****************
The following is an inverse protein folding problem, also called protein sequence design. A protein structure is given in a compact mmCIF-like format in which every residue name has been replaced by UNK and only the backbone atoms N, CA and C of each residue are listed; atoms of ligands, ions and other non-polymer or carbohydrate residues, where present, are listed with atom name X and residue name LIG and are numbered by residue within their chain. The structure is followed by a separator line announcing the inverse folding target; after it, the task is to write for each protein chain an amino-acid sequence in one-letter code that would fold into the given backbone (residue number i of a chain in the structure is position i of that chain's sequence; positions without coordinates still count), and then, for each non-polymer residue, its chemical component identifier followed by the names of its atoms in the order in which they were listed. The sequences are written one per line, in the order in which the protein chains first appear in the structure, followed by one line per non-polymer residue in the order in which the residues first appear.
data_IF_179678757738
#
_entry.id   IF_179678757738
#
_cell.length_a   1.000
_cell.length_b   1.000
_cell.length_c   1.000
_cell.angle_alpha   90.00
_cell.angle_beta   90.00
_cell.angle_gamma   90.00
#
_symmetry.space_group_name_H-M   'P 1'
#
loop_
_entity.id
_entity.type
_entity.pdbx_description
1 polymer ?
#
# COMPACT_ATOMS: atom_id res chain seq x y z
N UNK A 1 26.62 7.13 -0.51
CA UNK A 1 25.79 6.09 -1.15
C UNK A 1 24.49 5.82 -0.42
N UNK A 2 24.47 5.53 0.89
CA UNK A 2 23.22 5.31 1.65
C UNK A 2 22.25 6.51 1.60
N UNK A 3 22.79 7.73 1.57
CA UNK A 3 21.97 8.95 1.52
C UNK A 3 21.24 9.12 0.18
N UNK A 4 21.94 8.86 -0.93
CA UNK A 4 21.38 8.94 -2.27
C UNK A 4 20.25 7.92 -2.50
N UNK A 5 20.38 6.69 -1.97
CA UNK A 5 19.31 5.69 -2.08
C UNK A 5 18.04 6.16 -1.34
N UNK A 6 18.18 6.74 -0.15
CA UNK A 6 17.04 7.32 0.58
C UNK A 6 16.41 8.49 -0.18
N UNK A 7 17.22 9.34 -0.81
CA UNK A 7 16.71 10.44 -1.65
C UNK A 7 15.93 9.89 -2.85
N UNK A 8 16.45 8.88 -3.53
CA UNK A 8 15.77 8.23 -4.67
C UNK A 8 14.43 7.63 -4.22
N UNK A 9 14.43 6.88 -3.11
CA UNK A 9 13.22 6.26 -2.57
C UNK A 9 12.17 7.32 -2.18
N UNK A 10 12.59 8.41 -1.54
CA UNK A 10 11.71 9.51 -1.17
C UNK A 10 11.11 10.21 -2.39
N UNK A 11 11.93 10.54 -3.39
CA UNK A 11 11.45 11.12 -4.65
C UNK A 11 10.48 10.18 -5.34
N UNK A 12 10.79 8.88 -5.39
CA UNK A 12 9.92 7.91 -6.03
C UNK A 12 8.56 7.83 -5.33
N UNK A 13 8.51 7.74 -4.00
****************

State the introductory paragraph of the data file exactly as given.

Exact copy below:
The following is an inverse protein folding problem, also called protein sequence design. A protein structure is given in a compact mmCIF-like format in which every residue name has been replaced by UNK and only the backbone atoms N, CA and C of each residue are listed; atoms of ligands, ions and other non-polymer or carbohydrate residues, where present, are listed with atom name X and residue name LIG and are numbered by residue within their chain. The structure is followed by a separator line announcing the inverse folding target; after it, the task is to write for each protein chain an amino-acid sequence in one-letter code that would fold into the given backbone (residue number i of a chain in the structure is position i of that chain's sequence; positions without coordinates still count), and then, for each non-polymer residue, its chemical component identifier followed by the names of its atoms in the order in which they were listed. The sequences are written one per line, in the order in which the protein chains first appear in the structure, followed by one line per non-polymer residue in the order in which the residues first appear.